Never mind overseas, the Government has learnt nothing from mistakes of previous HK administrations. On 8-Oct-1997, in his first policy address (paragraph 52), Tung Chee-hwa set a goal of 70% home ownership within 10 years, up from the existing rate of 52%. On 13-Nov-2002, his administration made a Statement on Housing Policy, abandoning that target and instead stating that "home ownership is essentially a matter of personal choice and affordability". This remained policy under the Tsang administration, at least until 2010. A consultation was then launched, and policy thereafter began to morph, with Donald Tsang announcing the My Home Purchase Plan in the policy address of 13-Oct-2010 and resumption of the Home Ownership Scheme in his last policy address on 11-Oct-2012.

In any market economy, there will always be some people who, despite their best efforts, are unable to earn and save enough to own a home. In HK, you never actually own a home outright anyway - at best, you own a (usually fractional) interest in leasehold land. If social harmony is about ensuring that people have the security of a home, then Public Rental Housing (PRH) tenants are more secure than many HK residents, because as long as they need the flat and cannot afford to rent in the private sector, then the Government will let them keep it.

PRH, which provides accommodation at deeply-discounted rents, is where the Government should focus its efforts, and on increasing and sustaining land supply for the production of private-sector homes. There is no reason why eligible PRH applicants should have to wait 3 years before being offered a unit. The Government seems to treat the waiting period as some kind of additional test, hoping that some people will leave the queue and go private. There should be inventory ready to go, and no waiting list, just a processing time of a few weeks.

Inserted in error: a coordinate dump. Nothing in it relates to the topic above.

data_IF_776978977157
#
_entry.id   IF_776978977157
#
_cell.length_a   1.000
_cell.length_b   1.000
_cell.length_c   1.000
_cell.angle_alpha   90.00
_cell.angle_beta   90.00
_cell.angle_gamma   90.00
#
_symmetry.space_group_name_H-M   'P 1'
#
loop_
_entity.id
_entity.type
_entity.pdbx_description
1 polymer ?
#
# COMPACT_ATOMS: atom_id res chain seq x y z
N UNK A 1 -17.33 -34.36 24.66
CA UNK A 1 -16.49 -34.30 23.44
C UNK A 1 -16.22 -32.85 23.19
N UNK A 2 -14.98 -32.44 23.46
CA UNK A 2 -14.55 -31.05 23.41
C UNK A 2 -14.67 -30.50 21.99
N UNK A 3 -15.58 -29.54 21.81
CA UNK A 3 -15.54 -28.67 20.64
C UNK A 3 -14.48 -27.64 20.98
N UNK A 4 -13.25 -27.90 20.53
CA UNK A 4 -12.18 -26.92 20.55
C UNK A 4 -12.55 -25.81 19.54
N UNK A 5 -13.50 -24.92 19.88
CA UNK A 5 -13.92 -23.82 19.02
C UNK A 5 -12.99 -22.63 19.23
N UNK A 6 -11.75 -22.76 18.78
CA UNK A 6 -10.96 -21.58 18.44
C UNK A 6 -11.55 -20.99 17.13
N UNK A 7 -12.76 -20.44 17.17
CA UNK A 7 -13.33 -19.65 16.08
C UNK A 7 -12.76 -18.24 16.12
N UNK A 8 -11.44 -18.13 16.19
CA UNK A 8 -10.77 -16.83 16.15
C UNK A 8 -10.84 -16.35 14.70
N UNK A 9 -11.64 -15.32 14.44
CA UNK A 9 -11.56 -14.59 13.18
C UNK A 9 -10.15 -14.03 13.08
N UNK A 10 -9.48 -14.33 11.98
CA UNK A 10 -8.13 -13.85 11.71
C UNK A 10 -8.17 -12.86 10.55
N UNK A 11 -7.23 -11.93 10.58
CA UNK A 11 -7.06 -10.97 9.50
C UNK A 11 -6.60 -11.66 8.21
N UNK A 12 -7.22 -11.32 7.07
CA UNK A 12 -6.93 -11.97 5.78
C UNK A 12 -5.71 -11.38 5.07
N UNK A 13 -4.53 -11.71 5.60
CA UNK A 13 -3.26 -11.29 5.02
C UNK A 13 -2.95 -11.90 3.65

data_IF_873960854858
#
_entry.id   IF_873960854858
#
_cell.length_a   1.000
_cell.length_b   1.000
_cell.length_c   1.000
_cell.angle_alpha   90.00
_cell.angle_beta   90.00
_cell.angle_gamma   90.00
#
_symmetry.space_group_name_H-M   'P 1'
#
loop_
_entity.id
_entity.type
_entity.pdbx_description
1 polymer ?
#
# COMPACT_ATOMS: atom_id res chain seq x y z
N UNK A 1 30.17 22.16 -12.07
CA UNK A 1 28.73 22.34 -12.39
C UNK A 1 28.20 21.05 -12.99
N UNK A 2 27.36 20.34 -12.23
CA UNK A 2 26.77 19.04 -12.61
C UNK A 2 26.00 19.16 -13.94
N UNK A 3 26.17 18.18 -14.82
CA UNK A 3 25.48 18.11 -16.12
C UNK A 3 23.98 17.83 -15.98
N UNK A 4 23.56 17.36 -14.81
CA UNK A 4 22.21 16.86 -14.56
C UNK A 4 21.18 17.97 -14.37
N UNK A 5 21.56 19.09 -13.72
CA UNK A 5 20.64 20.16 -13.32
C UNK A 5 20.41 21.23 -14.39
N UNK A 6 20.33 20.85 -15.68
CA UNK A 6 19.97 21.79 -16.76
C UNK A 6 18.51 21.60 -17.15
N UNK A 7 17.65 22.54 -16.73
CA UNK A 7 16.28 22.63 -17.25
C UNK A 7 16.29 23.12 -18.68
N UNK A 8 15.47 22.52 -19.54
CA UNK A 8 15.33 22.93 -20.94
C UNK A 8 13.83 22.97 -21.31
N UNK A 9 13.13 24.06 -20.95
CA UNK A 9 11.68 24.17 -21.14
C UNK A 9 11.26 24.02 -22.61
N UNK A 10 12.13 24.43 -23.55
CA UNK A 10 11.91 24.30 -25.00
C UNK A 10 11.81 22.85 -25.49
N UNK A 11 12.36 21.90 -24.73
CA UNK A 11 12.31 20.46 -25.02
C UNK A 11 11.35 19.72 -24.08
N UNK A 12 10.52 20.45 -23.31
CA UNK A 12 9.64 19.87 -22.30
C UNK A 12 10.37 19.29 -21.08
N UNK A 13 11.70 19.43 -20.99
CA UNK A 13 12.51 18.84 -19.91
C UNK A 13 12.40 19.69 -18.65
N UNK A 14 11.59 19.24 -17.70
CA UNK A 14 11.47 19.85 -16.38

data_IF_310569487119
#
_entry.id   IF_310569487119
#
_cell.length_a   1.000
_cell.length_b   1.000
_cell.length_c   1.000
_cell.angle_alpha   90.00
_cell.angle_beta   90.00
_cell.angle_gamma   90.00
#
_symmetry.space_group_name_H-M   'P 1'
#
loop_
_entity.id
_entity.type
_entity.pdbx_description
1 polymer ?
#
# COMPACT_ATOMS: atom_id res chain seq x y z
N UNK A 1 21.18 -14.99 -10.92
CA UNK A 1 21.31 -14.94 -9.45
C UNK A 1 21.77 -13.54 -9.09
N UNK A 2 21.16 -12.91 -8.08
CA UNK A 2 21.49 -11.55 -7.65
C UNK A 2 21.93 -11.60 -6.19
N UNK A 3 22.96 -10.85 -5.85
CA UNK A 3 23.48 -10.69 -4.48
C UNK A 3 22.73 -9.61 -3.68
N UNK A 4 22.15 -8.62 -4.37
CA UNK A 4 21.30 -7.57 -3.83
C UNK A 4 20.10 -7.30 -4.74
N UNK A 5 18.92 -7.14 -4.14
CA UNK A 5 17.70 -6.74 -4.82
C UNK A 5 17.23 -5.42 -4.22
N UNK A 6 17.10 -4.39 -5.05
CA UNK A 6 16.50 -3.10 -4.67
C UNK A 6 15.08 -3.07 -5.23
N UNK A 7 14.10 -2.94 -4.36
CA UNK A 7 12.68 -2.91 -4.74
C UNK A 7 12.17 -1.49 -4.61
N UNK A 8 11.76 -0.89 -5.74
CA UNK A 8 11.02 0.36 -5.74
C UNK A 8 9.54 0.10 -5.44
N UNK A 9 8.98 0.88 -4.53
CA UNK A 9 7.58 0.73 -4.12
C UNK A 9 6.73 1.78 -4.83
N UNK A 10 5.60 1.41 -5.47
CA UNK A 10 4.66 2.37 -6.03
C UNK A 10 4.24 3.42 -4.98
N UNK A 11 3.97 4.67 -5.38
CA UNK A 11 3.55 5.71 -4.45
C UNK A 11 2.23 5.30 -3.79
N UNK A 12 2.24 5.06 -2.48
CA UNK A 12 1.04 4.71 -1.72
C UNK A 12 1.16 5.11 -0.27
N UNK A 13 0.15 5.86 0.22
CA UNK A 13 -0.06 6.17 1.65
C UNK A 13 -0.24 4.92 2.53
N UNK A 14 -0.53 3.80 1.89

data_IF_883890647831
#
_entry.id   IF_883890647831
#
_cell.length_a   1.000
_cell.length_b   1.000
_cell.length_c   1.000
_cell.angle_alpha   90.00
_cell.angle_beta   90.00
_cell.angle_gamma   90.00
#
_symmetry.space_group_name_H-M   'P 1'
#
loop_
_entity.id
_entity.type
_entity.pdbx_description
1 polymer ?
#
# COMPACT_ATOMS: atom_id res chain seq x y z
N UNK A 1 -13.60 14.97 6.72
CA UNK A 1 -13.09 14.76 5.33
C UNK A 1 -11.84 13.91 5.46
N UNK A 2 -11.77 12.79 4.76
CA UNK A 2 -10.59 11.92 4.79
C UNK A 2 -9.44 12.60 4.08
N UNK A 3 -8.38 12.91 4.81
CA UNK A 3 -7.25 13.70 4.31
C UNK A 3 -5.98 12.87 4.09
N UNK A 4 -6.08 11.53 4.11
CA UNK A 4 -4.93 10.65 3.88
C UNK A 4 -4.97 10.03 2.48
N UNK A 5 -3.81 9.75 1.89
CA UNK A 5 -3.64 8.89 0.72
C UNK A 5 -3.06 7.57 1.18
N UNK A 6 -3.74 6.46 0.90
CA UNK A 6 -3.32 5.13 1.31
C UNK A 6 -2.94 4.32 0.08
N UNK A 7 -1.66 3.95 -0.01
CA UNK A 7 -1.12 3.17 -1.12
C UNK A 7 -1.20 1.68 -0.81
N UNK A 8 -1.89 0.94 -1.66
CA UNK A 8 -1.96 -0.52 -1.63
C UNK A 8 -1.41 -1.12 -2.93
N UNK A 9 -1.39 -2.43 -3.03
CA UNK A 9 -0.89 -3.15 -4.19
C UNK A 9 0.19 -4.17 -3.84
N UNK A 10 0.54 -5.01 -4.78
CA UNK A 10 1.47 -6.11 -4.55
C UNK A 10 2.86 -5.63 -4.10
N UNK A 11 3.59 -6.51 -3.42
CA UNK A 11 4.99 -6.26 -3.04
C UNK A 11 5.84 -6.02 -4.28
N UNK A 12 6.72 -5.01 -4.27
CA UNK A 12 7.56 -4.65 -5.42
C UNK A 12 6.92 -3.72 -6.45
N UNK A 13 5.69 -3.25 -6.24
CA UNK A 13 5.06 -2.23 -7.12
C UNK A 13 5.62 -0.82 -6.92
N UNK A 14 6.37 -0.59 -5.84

Many factors in housing prices (particularly the interest rate) are beyond the Government's control, but land supply is not one of them, and the fact remains that the median household in HK lives in about 500 sq ft gross (including their share of the lift lobby). Donald Tsang's stop-start policies on land supply are largely to blame for the slowdown in completed properties in recent years. What HK needs is a steady and predictable supply - a commitment to a 5-year rolling schedule of land auctions that will not be subject to stop-start intervention.

It is only the fear of offending home-owners who have seen the value of their properties double in the last 5 years or so (and tycoons, and banks) that stops the Government from opening the supply taps wider. The Chief Executive wants homes to be more affordable but without decreasing prices of existing homes. Page 37, paragraph 7 of his manifesto repeats the HK4HK proposal but imposes a condition:

"Subject to the overriding premise of maintaining stable property prices..."

Well, if you are not going to devalue existing properties, then you cannot increase supply faster than demand, so then there are only 2 options to make homes more affordable: either make homes smaller (and we submit that this has already reached its limits) or introduce various forms of subsidy, and that is indeed what they are pursuing.

Mortgage interest deduction